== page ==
A bespoke rug from French creator Toulemonde Bochart sits nicely with the rose Munna's Fringes armchairs. This room also features a forest green custom sofa from voila! Creative Studio, as well as ceiling pendants by Neptune Glassworks.
The study room and balcony on the second floor.
Study overlooks side yard ascending hillside
The playroom later became Xenia’s office.
The second-floor mezzanine now hosts a chic home office that looks out onto the roof terrace.
Impola and his team used wideplank distressed oak for the floors.
A dramatic pink granite table provides a central meeting spot.
Lella Vignelli's office is lined with bookshelves. She designed the desk with legs fashioned by sculptor Arnaldo Pomodoro. The couple were known to host many cultural luminaries in the apartment, including Pomodoro and philosopher Umberto Eco.
An IKEA desk and SKI wooden provide working accommodations in the study, overlooking the main living space.
The concrete ceiling was intentionally left exposed so that the lighting systems are visible.
A peek at the study room that houses a clerestory window.
A skylight illuminates the retractable desk in the lofted workspace.
The study area with built-in shelves,  Joyn Conference Bench by Vitra.
The study room and library on the second level.
The space has stunning views of the Manhattan skyline.
The heart of the space is the sunken velvet couch and conversation pit.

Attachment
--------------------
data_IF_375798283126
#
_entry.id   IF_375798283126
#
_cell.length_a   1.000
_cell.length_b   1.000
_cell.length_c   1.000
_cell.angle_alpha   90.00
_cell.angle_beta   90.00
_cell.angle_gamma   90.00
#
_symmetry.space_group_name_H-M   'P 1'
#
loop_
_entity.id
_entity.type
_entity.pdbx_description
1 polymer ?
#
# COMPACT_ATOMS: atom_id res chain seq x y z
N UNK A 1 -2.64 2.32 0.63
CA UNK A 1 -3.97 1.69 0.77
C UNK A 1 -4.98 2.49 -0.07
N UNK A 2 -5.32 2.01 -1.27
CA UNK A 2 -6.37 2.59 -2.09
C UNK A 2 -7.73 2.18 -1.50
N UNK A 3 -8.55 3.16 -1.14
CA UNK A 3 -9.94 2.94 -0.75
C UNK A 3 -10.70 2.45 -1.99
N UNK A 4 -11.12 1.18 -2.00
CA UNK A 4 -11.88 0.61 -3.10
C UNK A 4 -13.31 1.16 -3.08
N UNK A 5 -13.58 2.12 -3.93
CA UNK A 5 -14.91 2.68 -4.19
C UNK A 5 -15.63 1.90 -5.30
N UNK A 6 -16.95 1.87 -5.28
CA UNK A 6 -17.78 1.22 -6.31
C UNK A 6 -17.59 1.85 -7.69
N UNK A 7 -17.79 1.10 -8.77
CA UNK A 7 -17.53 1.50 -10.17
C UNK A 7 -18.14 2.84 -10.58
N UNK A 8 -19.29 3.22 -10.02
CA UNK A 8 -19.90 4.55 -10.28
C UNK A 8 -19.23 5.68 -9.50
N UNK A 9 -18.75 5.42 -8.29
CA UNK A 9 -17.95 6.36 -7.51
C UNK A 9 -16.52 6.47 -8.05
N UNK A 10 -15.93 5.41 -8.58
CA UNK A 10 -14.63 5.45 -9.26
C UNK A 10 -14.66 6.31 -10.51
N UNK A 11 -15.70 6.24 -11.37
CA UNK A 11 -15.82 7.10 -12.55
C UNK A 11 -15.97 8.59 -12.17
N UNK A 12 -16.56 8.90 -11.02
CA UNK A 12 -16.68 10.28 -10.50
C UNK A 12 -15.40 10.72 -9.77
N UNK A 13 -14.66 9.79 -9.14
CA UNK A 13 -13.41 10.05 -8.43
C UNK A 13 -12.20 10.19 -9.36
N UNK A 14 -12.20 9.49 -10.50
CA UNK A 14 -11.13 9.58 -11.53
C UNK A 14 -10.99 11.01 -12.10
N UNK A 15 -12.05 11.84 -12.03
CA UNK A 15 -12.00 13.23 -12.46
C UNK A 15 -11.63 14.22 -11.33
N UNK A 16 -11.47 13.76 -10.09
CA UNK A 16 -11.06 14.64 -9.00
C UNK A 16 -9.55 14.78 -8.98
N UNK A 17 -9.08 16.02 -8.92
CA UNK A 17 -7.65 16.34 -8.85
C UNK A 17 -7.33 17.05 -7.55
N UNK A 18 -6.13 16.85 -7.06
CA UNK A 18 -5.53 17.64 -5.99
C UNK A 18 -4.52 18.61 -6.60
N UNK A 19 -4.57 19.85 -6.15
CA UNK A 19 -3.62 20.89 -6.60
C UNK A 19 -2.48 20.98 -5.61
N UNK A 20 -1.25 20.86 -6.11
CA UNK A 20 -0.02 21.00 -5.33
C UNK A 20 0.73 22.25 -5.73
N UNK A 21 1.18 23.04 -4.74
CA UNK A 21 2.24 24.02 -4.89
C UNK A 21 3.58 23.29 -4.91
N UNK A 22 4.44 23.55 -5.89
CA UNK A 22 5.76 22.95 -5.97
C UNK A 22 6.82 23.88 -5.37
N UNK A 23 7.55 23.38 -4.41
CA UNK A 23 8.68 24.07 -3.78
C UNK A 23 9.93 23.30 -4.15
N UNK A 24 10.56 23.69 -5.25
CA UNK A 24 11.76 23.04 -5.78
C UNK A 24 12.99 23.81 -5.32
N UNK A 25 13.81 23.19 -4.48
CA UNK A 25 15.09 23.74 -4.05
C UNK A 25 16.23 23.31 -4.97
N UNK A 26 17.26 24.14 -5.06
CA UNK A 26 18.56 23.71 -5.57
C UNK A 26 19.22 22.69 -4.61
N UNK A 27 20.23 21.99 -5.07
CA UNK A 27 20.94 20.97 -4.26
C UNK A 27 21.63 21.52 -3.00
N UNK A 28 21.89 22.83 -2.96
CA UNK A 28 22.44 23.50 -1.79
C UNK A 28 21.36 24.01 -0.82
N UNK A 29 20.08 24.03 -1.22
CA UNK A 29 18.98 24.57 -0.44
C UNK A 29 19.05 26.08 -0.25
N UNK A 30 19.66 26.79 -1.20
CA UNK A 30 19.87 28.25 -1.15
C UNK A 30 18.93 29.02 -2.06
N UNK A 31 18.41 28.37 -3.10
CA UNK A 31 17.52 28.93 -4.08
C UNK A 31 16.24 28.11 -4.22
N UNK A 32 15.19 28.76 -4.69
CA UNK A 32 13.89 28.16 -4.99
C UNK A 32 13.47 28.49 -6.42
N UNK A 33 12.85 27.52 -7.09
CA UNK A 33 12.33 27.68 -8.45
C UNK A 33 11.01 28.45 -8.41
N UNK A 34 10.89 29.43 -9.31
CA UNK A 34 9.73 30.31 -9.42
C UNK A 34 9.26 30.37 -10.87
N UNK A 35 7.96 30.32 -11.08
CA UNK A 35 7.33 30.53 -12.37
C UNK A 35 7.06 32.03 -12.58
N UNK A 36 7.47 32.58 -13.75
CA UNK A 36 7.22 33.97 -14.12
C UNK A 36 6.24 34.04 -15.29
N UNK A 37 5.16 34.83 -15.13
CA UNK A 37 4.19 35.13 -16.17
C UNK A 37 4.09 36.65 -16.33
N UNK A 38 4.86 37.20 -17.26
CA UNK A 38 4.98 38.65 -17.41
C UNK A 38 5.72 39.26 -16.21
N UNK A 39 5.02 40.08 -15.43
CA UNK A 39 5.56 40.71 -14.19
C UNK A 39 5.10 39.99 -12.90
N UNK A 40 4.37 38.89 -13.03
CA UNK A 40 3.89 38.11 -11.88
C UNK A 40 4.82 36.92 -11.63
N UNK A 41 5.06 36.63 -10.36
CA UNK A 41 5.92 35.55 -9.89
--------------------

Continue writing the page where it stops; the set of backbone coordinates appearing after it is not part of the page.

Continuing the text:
The architect's former home holds his office space.
A silo ladder in the study leads to the roof deck. Both desk lamps are Tizios by Richard Sapper for Artemide; the pendant is a Zettle’z by Ingo Maurer; and the Kalos armchair and Solo desk chair are by Antonio Citterio for B&B Italia.
The north-facing rear yard was located on the lower ground floor, and its uniquely challenging triangular shape lead to the project being referred to as the
Every surface is clad in a high-quality birch plywood.
Looking out towards the backyard.
An office space is off the bedroom.
At the top of the stairwell, a sitting area is outfitted with a vintage Eames lounge, a large Jack Goldstein painting, and a 1970s light fixture found by Marcovitz in Paris.
Manning House by Jack Manning (1960)
A study desk on the ground floor.
Roam London Reading Room
The now Family Room is filled with mid-century furnishings and accessories.  Bauhaus chairs, a Danish design credenza from the owner's vintage collection, a wood fire stove, a record player, and shelves of books create a comfortable family hang out space.
The office space doubles as a play area, so the parents can keep an eye on the kids while they work. The Saarinen Plastic Back side chair from Knoll was a gift from a friend.
Illuminated by track lighting, a teak wall unit by Poul Cadovius showcases pottery by Eva Zeisel and Paul McCobb, among others. The desk seat is a T chair by William Katavolos, Ross Littell, and Douglas Kelley; the Womb chair is by Eero Saarinen for Knoll.
Damen, who is the chief technology officer for Jonathan Adler’s eponymous studio, filled the house with the designer’s work, like the Lucite-and-mappa-wood Bond desk and the Regent armchair in the shared office.